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Why Designing Hardware with a Purpose Is Worth the Cost

By Matt Dharm, JumpGen Systems

It happened again: After screening multiple vendors, the computer hardware you've selected to use in your new medical device project is discontinued shortly thereafter. You're left thinking: There has to be a more efficient, long-term solution to getting the components you need.

Medical equipment manufacturers face unprecedented pressure in managing the supply-chain and fulfillment process. They must develop and commercialize innovative products faster at lower costs than ever before while remaining in compliance with increasingly stringent regulatory standards. On top of this, they need to make sure their devices are durable. It follows that having reliable partners in the supply chain is crucial to a medical program's success.

Complicating matters is the fact that obtaining the off-the-shelf hardware parts needed for your device can be difficult, as the vendors offering them may simply intend to limit or end support for the product.

Finding new computer hardware components can also be tough, as revalidation requirements are tedious. Nevertheless, it's become an acceptable difficulty of doing business. As in other industries, medical equipment manufacturers often outsource to fulfill both core and non-core functions within their product life cycle.

It's time to take a new tact: Contract with an outside vendor to custom design and manufacture your embedded computer hardware and I/O modules.

But what should you be looking for in such a vendor? Here are some tips to help you out:

1. Are they really offering better performance?

The purpose-built design approach allows improved performance over off-the shelf products. You only pay for features you need and can define the size, power limitations, and I/O--meeting all the requirements of today, while providing plug-in or enhancement options for the long term.

2. Make sure there's extended lifespan.

The selected engineering firm will manage the product life-cycle for an extended lifespan, designing in the ability to substitute like-components without affecting final product functionality. Minor revisions to accommodate changing components are easier to manage than validating an entirely new vendor or off-the-shelf part.

3. Be skeptical of claims.

Medical device manufactures frequently have to make decisions about unfamiliar hardware technologies. As they survey the marketplace for custom hardware development, program managers often rely on information from self-interested hardware vendors, or conventional wisdom. But keep this in mind....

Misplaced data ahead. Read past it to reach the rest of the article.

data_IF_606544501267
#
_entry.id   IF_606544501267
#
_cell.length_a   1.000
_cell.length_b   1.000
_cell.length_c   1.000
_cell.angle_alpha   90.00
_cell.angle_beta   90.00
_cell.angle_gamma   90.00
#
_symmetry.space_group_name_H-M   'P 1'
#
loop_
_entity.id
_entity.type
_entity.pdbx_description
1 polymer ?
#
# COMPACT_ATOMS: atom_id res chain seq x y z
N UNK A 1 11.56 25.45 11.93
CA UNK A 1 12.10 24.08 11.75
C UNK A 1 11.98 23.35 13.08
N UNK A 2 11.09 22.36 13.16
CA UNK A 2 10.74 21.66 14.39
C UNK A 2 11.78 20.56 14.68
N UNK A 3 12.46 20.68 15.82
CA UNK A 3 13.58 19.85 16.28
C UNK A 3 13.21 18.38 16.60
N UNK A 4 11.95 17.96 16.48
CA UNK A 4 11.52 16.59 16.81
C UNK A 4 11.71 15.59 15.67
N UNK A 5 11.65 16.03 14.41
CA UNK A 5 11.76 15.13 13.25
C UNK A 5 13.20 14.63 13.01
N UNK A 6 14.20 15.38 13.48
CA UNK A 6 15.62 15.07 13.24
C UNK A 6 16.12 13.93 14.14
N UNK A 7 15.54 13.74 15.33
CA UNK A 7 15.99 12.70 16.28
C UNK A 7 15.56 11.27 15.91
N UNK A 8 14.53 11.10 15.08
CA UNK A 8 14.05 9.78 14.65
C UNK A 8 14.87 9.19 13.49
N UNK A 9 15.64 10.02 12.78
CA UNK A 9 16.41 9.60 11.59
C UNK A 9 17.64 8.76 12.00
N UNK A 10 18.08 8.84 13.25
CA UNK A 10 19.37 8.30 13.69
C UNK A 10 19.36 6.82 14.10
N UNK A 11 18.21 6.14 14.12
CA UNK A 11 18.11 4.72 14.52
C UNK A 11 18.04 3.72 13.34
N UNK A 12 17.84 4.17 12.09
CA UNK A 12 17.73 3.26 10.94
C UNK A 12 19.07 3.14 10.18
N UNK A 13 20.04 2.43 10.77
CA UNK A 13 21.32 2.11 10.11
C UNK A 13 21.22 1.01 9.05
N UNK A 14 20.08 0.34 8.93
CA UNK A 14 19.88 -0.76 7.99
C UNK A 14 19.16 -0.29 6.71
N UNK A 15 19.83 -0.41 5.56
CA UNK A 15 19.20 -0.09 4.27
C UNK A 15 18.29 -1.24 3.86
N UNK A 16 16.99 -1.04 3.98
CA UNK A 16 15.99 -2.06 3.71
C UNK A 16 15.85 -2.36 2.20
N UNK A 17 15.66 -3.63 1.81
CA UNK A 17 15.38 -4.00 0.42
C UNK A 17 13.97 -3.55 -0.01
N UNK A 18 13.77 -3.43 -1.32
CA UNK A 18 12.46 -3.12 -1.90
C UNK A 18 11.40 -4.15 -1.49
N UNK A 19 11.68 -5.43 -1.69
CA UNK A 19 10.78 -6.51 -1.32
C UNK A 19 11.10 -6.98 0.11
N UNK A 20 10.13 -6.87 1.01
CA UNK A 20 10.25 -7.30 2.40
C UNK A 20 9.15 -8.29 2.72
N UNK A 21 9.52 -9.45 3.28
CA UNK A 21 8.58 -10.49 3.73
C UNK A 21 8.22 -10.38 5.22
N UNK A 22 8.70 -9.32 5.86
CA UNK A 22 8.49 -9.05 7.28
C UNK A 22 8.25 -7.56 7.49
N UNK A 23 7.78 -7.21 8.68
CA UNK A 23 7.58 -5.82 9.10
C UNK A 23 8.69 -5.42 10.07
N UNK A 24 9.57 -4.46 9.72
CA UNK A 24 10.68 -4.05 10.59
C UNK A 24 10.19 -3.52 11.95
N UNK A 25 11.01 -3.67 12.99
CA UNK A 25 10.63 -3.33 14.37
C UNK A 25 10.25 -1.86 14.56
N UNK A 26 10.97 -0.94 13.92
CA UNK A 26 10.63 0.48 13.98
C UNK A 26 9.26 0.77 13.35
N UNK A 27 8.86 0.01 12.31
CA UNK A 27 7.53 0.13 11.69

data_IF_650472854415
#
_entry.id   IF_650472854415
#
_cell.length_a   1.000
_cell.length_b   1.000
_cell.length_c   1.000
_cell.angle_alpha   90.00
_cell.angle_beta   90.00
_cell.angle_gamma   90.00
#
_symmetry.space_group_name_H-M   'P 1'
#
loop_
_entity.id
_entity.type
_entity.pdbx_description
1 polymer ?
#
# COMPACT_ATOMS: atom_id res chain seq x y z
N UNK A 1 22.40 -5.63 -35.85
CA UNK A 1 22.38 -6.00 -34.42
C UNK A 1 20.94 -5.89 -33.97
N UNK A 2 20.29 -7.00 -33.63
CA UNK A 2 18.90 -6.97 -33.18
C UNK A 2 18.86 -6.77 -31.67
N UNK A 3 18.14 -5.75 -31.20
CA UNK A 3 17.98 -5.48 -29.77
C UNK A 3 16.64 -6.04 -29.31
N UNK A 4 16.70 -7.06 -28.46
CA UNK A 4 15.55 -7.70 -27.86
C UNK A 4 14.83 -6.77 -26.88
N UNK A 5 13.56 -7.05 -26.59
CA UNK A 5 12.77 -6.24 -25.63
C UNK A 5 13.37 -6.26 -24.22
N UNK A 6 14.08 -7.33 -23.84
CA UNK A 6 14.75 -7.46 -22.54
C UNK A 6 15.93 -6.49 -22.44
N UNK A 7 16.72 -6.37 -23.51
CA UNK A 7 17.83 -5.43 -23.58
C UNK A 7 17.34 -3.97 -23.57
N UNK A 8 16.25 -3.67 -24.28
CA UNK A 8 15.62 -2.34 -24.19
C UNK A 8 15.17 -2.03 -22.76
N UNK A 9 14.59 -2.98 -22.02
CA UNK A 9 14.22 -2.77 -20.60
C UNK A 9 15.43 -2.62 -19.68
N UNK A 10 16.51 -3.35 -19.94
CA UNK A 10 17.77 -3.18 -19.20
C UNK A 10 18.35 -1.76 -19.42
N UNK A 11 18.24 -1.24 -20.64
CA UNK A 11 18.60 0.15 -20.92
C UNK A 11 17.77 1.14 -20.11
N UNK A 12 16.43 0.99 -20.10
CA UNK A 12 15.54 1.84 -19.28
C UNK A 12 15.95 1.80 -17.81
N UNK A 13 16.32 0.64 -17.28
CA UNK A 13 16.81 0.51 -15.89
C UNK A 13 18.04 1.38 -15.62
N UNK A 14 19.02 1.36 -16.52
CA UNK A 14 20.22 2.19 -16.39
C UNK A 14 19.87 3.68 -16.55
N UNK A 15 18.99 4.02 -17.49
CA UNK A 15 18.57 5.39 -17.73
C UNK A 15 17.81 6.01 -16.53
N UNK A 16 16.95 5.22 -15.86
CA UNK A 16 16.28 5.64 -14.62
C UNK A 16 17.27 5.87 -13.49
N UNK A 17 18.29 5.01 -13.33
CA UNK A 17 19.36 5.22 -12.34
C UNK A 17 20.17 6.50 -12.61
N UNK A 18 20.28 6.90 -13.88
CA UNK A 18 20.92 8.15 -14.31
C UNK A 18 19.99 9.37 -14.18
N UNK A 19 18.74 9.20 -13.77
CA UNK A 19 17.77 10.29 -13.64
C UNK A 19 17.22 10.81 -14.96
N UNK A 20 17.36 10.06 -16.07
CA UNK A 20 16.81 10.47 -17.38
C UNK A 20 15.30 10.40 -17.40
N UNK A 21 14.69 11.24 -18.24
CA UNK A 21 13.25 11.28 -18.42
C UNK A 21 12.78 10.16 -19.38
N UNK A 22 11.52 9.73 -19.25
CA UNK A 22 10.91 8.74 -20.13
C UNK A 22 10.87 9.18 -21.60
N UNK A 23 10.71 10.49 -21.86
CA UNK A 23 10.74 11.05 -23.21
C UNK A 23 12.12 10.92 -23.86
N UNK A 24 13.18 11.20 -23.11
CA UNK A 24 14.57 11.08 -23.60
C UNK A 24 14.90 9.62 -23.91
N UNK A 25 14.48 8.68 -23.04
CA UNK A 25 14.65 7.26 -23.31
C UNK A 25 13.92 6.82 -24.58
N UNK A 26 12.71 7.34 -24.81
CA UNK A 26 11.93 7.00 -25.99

4. Bigger is NOT better.

The notion that a large corporation would be able to custom-build a product more cheaply than a smaller company is completely off the mark. Big companies have bigger expenses and often more cumbersome procedures. As such, big companies typically require a large upfront commitment. However, not all embedded product manufacturers demand high-volume orders. A smaller, more eager firm has more flexibility to competitively price a customization job.

Another assumption is that bigger corporations offer more robust support. However, most of the time all you really get is a big headache when something fails; you have less leverage with a big company concerning a non-standard product.

5. Make sure there's a technology agnostic approach.

Look for a quality-conscious, technology agnostic company that houses expert hardware engineers with active relationships/experience with leading technology silicon vendors. They will possess healthy and latest knowledge regarding next-generation processors and technology components. While some vendors attempt to modify their existing designs to accommodate an aggressive delivery schedule, pick a company with a ground-up design approach and agile development. As projects progress, other needs may pop up (i.e. specialized testing and additional validation fixtures), and you want to be able to rely on their engineering expertise to fill in the gaps. Once a project is rolling, it is very difficult to validate another vendor without delaying the entire project.

6. Make sure there's access to the engineers.

Select a company that offers direct contact to their engineers from cradle to grave on your program, which is especially important if you put a high priority on design quality and schedule.  Thoughtful technical design discussions evaluating the trade-offs of the latest technology available early on in the vendor evaluation will translates to a fast turn-around in prototype delivery.

Refresh your medical device industry knowledge at MEDevice San Diego, September 10-11, 2014.

7. Are manufacturing services part of the package?

Hardware development is a specialized field and only experienced people can handle it. This is the reason why you can find various companies offering custom hardware development--but only a few are able to provide manufacturing services as well.

As you go through your embedded hardware validation process, look for a company with both design and manufacturing capabilities, that has tried and true product lifecycle management procedures in place, employing strict production and quality practices.

Matt Dharm is chief technology of Carlsbad, CA-based JumpGen Systems, which uses the latest technologies to provide hardware platforms designed from the ground up. JumpGen touts its purpose-built design and manufacturing services as a route to best-in-class embedded hardware and single board computers.

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